As I mentioned in my last post, a significant amount of my summer has been spent away from my humble Little Rock abode. For a handful of months every year, my job allows me to sate my wanderlust and travel to various locals throughout the United States. During this time, I fall drastically behind on my current readings, and inevitably return to an impressive yet daunting stack of current comics. (Fortunately, the local comic shop I frequent, Kapow! Comics in Sherwood, Arkansas, goes above and beyond to ensure that my pull list is always completed. Hi guys!) Now, anyone taking the time to read this blog would agree with me that spending those few months void of the sequential art that we all love would be a drab and miserable existence, but worry not, and recall the old lemons/lemonade/vodka proverb. We have the power of gods via Google. The internet has bestowed on us the ability to, at any time, interact with hateful strangers overdosing on anonymity, as well as locate whatever it is that we are coveting with minimal effort. Apes have sticks, Otters have rocks, we have SIRI. This summer, my travels took me to the towns of Killeen, TX and Atlanta, GA where I cast a digital net out and was happily rewarded. Should you find yourselves in these locals, here are a few shops that you might benefit from.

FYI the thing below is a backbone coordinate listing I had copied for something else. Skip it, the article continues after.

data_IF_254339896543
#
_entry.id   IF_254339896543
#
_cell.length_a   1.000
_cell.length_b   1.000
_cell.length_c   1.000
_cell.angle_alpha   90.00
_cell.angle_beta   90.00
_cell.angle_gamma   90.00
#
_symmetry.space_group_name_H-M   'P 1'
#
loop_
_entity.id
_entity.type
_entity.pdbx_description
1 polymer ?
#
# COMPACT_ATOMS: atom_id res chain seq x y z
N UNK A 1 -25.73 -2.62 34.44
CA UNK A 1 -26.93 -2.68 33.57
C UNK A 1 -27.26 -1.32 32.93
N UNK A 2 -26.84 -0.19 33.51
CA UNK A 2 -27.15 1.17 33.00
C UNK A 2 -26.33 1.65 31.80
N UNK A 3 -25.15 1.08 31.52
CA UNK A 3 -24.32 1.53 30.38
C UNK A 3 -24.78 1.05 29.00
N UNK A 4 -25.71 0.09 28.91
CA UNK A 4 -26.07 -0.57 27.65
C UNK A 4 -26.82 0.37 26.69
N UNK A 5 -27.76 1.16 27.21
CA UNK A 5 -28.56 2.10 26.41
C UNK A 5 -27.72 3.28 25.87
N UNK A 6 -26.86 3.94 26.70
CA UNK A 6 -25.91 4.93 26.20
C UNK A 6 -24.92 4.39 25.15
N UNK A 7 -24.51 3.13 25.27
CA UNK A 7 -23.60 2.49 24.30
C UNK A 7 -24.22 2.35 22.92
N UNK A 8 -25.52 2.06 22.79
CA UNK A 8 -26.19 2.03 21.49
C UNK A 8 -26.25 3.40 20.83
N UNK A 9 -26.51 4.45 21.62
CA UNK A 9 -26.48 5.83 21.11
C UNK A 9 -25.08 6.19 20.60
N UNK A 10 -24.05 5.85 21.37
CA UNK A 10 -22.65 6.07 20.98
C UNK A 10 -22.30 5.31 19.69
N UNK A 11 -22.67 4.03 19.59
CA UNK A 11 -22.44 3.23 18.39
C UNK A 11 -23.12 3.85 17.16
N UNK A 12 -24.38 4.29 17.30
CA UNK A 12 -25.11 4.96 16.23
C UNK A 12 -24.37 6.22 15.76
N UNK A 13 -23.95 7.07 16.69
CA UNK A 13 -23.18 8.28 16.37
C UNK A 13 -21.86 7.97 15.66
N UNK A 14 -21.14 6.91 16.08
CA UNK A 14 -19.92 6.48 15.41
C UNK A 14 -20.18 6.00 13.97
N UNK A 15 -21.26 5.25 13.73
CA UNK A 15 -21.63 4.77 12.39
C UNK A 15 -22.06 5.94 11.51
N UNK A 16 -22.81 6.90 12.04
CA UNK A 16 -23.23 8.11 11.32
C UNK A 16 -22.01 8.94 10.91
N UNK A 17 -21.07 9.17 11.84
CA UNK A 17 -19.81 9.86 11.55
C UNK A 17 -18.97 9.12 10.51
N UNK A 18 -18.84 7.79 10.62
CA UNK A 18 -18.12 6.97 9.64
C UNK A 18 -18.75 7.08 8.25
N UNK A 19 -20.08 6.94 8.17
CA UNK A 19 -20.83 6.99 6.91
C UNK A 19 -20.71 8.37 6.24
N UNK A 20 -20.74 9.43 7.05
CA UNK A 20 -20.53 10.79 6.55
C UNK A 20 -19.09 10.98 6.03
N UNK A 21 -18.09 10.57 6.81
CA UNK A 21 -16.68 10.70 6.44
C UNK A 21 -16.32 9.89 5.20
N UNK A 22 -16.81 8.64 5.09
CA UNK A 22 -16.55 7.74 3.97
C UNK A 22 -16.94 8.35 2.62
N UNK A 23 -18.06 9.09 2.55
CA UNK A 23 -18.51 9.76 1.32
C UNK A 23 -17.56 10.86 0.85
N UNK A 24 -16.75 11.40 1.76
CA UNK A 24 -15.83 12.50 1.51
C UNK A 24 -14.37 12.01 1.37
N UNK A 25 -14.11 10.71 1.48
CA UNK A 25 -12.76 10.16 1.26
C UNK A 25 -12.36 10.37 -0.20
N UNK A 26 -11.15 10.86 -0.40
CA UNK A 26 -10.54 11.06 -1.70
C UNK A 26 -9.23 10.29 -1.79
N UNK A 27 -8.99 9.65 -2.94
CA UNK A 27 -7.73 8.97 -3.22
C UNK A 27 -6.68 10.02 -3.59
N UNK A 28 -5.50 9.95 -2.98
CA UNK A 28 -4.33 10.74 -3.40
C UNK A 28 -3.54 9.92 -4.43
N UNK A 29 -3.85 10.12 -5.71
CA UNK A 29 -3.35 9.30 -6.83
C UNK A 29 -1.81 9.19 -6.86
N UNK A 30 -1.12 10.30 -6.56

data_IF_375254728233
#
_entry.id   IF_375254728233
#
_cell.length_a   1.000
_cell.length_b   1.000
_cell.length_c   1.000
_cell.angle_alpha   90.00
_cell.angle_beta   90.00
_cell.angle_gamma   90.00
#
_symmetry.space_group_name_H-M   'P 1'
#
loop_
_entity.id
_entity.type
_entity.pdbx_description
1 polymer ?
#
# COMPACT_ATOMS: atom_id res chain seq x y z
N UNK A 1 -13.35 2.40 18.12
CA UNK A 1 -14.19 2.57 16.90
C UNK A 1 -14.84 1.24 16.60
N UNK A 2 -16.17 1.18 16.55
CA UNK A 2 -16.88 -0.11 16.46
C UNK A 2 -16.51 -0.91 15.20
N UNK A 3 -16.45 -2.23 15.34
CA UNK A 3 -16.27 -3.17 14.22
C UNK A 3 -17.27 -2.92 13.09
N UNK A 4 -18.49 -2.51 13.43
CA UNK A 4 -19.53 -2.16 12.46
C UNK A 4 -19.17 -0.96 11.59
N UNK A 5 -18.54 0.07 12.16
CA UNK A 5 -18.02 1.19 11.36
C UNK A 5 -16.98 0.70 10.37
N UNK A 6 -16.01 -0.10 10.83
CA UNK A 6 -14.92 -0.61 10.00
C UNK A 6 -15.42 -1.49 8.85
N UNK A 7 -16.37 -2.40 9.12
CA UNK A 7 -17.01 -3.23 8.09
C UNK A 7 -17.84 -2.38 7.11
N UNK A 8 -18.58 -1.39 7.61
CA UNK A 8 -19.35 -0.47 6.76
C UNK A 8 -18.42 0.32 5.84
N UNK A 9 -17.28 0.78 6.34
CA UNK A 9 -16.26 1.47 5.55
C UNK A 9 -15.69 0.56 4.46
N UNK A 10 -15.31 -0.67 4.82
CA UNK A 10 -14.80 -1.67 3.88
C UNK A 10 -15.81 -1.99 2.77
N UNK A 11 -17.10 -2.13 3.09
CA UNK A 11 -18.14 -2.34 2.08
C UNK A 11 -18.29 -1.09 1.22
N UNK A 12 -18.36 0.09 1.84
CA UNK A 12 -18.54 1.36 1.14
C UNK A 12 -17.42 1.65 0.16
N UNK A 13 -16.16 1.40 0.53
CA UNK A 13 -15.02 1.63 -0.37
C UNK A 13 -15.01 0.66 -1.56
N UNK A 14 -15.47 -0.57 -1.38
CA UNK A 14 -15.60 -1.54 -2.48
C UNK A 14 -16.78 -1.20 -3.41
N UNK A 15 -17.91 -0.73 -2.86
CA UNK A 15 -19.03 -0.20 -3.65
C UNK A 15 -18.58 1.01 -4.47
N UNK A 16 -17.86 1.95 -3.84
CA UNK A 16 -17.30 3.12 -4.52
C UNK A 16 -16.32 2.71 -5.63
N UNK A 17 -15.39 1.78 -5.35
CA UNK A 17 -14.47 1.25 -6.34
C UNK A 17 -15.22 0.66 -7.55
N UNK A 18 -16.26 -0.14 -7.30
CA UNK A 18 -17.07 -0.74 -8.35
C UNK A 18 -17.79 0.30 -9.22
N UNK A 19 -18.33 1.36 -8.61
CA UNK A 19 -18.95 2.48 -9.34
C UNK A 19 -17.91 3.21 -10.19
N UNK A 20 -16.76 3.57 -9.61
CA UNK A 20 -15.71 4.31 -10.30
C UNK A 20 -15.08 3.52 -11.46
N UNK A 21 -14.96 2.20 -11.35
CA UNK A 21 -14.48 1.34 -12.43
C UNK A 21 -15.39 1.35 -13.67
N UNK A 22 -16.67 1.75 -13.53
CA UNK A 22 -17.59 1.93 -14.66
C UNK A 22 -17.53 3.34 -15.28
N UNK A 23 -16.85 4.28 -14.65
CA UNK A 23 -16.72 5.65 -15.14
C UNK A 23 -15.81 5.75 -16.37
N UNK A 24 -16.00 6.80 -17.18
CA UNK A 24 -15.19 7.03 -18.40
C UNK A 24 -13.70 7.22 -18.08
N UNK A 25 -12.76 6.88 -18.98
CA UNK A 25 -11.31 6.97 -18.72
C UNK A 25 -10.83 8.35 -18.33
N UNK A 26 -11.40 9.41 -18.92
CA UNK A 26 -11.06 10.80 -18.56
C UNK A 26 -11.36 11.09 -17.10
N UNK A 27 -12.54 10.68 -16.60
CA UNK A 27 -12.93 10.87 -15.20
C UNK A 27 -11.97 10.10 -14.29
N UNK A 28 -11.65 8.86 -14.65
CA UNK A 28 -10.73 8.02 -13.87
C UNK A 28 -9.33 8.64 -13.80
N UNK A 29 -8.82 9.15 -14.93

Killeen, TX is home to two (that I found) local comic book shops, “Book Stan” and “America’s Heroes Comics and Games.” I visitedthem both, flipped through some back issues, made some small talk, and bought a few floppies.
- “Book Stan” is a small store that would have an impressive amount of back issues…if you could get to them. The store has created an island out of long oxes stacked three high, two deep Not those nifty drawer boxes mind you, long boxes. Three-four high. According to the older fellow manning the counter, the boxes on bottom don’t contain any books, so no one is missing out. I’m curious by nature. I looked in two separate spots. Full of books. If this wasn’t enough of a eye roll enducing exhibit, one entire side of the back issue section is blocked off by folding tables, which I’m sure are used during gaming tournaments. Book Stan does have a notable selection of toys, recent trades, and the usual graphic novels, but this location didn’t have any key issues to speak of. According to the clerk, there is a sister store on the Texas-Lousiana border, but I am unable to recall the town. If collectors are looking to fill in some holes in more recent runs, by all means, stop in and peruse. You may find what you are looking for.